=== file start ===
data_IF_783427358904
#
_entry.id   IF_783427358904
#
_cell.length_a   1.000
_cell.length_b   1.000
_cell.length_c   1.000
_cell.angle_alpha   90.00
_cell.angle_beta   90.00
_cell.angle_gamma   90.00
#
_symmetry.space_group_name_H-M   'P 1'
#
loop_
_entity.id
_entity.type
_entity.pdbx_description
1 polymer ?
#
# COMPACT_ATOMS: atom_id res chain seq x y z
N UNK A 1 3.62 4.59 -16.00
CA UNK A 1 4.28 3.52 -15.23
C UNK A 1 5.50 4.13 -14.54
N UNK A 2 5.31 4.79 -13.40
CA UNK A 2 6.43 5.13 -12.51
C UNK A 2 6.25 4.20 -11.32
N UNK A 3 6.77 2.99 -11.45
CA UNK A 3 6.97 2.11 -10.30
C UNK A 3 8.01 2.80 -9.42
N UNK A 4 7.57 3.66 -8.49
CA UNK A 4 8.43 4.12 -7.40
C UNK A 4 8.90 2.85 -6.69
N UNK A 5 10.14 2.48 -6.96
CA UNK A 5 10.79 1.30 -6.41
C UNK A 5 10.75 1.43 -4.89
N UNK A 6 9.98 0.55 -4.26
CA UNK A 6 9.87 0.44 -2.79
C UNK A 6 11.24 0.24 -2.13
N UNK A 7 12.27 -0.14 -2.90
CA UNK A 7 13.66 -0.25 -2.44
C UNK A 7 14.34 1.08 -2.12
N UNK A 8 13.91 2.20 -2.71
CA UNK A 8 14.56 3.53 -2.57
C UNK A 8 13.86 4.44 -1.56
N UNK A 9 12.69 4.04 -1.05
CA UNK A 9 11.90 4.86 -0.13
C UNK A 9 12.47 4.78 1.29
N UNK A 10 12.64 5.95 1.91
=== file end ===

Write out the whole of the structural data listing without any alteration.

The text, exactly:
data_IF_783427358904
#
_entry.id   IF_783427358904
#
_cell.length_a   1.000
_cell.length_b   1.000
_cell.length_c   1.000
_cell.angle_alpha   90.00
_cell.angle_beta   90.00
_cell.angle_gamma   90.00
#
_symmetry.space_group_name_H-M   'P 1'
#
loop_
_entity.id
_entity.type
_entity.pdbx_description
1 polymer ?
#
# COMPACT_ATOMS: atom_id res chain seq x y z
N UNK A 1 3.62 4.59 -16.00
CA UNK A 1 4.28 3.52 -15.23
C UNK A 1 5.50 4.13 -14.54
N UNK A 2 5.31 4.79 -13.40
CA UNK A 2 6.43 5.13 -12.51
C UNK A 2 6.25 4.20 -11.32
N UNK A 3 6.77 2.99 -11.45
CA UNK A 3 6.97 2.11 -10.30
C UNK A 3 8.01 2.80 -9.42
N UNK A 4 7.57 3.66 -8.49
CA UNK A 4 8.43 4.12 -7.40
C UNK A 4 8.90 2.85 -6.69
N UNK A 5 10.14 2.48 -6.96
CA UNK A 5 10.79 1.30 -6.41
C UNK A 5 10.75 1.43 -4.89
N UNK A 6 9.98 0.55 -4.26
CA UNK A 6 9.87 0.44 -2.79
C UNK A 6 11.24 0.24 -2.13
N UNK A 7 12.27 -0.14 -2.90
CA UNK A 7 13.66 -0.25 -2.44
C UNK A 7 14.34 1.08 -2.12
N UNK A 8 13.91 2.20 -2.71
CA UNK A 8 14.56 3.53 -2.57
C UNK A 8 13.86 4.44 -1.56
N UNK A 9 12.69 4.04 -1.05
CA UNK A 9 11.90 4.86 -0.13
C UNK A 9 12.47 4.78 1.29
N UNK A 10 12.64 5.95 1.91